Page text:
I was running in to a number of issues with the Arduino IDE not being able to connect to my Arduino’s serial port.
The error messages typically indicated that the COM port was busy.
Error opening serial port 'COM14'. (Port Busy) (Your COM port number may vary.)
No matter what I tried, over the course of multiple debug sessions I couldn’t it out. The only time I could access the device was after a fresh reboot. If I programmed the device I would then get the ‘port busy’ message afterwards. And, having to reboot after every single programming run just to see serial output was just not going to happen. (Let alone, if the pertinent messages came up right after the device rebooted after a programming session.)
In my case I will say that the culprit was NZXT CAM; a program which controls my NZXT liquid cooling setup.
That said, I would like to explain how to figure out what process is using the COM port because this may not be the culprit for you.
Checking Your Arduino
The first step is to make sure your Arduino is showing up as a device. This is pretty easy:
- Right click on your ‘Windows’ logo / start menu in the bottom left of the screen.
- Select ‘Device Manager’
- In the window that pops up, expand the ‘Ports (COM & LPT)’ member
- Your Arduino should be listed there along with it’s COM port number
- Don’t close Device Manager yet. We may need it later
You should expect to see Arduino under the ‘Ports (COM & LPT)’ section. If you don’t see it there is probably something else wrong. You may need to find a different tutorial; sorry about that.
Finding the Culprit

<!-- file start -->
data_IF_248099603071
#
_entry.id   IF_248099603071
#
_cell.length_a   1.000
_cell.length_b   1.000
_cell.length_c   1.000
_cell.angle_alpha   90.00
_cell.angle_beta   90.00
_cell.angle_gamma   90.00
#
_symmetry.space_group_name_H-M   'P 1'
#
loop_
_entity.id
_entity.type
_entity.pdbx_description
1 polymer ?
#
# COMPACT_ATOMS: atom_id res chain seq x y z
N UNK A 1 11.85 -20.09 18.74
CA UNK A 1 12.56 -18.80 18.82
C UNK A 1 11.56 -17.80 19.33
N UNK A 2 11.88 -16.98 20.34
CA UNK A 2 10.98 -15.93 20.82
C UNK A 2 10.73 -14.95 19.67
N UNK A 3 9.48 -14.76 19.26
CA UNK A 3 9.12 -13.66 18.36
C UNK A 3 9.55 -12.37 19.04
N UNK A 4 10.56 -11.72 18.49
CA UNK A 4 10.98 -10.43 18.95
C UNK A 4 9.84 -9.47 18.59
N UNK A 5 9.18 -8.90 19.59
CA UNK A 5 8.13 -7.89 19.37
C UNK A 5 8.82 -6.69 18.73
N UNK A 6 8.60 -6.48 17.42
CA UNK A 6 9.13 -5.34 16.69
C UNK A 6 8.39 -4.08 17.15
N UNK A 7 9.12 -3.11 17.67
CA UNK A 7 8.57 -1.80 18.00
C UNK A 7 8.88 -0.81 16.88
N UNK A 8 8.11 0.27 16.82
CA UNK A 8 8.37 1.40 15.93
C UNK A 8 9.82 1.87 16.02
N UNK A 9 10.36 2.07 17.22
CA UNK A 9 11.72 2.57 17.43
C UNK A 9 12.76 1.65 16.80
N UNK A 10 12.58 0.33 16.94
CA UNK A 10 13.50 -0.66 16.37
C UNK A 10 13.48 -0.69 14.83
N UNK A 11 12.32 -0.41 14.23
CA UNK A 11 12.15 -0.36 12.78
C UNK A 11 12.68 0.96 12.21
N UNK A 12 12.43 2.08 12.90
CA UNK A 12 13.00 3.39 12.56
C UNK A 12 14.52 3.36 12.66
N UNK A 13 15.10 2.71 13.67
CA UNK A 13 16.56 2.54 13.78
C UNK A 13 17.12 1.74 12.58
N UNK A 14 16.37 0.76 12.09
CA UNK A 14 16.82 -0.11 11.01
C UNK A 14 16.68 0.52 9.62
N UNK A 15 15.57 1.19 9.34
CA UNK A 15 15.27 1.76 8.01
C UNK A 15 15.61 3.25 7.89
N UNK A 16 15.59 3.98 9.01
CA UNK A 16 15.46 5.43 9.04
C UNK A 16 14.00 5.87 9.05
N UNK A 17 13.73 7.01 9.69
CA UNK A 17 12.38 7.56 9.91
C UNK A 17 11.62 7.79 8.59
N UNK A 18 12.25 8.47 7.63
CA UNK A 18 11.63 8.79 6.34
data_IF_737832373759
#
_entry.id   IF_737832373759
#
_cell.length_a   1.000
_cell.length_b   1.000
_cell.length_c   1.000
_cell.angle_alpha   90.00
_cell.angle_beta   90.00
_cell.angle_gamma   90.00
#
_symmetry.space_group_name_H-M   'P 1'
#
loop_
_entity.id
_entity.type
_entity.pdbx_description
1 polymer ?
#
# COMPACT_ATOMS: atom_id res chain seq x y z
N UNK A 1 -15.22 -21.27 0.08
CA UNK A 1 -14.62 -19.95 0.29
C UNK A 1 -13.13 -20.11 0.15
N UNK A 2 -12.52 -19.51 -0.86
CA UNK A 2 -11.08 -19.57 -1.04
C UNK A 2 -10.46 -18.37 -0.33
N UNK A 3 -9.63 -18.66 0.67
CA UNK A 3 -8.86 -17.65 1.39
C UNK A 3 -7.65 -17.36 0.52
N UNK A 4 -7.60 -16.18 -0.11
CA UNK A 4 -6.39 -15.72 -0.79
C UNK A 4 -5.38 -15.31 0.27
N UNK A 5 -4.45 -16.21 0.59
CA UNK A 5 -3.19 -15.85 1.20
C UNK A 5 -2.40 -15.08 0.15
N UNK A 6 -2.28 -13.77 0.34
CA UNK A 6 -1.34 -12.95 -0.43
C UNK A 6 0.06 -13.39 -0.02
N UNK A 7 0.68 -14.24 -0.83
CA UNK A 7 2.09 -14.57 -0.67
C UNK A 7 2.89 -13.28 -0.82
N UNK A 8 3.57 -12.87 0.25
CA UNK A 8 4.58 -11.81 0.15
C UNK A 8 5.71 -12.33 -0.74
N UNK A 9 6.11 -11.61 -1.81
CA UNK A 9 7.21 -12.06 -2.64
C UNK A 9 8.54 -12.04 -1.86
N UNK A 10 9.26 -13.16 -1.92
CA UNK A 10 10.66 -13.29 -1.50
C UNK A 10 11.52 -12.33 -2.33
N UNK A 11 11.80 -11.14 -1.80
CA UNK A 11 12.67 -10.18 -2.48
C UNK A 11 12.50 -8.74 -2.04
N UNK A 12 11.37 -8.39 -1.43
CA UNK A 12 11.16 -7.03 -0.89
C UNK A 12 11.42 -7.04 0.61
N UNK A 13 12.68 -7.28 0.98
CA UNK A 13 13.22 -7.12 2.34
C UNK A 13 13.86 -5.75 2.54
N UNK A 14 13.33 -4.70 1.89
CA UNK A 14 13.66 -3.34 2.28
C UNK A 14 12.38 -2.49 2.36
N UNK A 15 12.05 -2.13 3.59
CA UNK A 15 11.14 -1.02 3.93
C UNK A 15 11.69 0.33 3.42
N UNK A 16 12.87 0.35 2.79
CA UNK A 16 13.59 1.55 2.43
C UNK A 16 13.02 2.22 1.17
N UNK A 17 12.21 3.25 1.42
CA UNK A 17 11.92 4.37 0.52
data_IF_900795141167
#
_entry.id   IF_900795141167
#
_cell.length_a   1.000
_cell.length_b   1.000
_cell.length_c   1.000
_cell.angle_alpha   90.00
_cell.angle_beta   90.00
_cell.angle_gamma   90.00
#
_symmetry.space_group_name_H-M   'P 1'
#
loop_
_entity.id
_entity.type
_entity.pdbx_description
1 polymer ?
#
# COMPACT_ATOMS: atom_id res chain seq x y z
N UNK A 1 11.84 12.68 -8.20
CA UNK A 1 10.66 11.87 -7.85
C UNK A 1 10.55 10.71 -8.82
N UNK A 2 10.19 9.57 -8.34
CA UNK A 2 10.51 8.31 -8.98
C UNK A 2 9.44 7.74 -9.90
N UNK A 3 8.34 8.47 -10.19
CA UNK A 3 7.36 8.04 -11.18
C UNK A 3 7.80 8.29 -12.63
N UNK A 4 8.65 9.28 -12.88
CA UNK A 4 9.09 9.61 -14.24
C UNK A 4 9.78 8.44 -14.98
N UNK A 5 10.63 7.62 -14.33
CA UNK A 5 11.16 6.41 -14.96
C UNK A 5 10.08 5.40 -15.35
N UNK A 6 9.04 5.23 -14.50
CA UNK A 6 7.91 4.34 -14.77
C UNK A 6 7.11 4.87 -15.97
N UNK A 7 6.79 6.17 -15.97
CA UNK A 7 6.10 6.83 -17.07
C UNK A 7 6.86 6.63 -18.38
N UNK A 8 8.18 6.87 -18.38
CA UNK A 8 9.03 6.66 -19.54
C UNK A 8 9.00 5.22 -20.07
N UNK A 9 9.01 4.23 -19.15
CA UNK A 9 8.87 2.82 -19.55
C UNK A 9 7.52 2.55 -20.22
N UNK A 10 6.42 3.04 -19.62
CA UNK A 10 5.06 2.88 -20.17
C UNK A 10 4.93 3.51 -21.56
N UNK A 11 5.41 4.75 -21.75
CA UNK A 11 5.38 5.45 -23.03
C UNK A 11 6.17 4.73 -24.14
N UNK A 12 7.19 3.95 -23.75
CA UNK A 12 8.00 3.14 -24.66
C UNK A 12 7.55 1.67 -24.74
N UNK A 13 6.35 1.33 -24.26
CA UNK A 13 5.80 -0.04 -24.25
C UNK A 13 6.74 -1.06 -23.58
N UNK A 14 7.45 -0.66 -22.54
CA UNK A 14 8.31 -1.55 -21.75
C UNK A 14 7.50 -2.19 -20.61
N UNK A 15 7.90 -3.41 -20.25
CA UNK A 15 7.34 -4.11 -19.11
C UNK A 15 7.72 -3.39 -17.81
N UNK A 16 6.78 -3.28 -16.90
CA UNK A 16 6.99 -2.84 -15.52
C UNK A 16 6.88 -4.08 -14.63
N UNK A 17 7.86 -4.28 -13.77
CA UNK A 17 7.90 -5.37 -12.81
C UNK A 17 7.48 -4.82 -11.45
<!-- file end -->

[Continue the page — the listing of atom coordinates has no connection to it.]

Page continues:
Downloading Process Explorer
There are a couple of tools you can use to do this investigation, but in this page we’ll be using Process Explorer. This is a tool provided by Microsoft, and is reasonably easy to use.
- Download the tool; as of this writing you can find it here
- This tool does not require an install, but I recommend extracting the zip file at least.
- Open the resulting extracted folder
- IMPORTANT: Make sure you run Process Explorer in the next step AS ADMINISTRATOR (via the right-click menu). Otherwise you may not be able to have insight in to all of the processes running on the system.
- If you are on a 64-bit system (most likely with newer systems) run
You should see a window that looks like this:
Doing an Initial Search
At first, there are a few different strings you can search for. I’ll cover these here (including the one that worked for me), but I’ll also help you try to find other strings you could search for below.
- With Process Explorer open, click ‘Find -> Find Handle or DLL’ or hit
- In the box next to ‘Handle or DLL substring’ you’ll want to try one of the following:
usbser was the winner, but the other two may also work.
The list started from this Stackoverflow reply.
You should end up seeing something like this:
More Search Terms
As I mentioned above, with the initial search terms I was finding online (Serial, VCP) I was unable to locate the culprit. So, I turned to the data in device manager to see if I could expand my search terms. If you’d like to try some more, you can take the following steps.
- With device manager open, and showing your Arduino device under ‘Ports (COM & LPT)’…
- Right click on your Arduino device and select properties
- Select the ‘Details’ tab
In this tab you can make changes to the ‘Property’ drop down to search for more potential search terms. I found mine (usbser) under the ‘Service’ item. Some of these are likely more useful than others. However, I am not a Windows expert so I’m not sure what handle names are valid ones so you may have to do a little bit of manual searching.
After killing NZXT CAM on my system it is smooth sailing again for my Arduino. I hope this helps you root cause your COM port (or other resource) issues!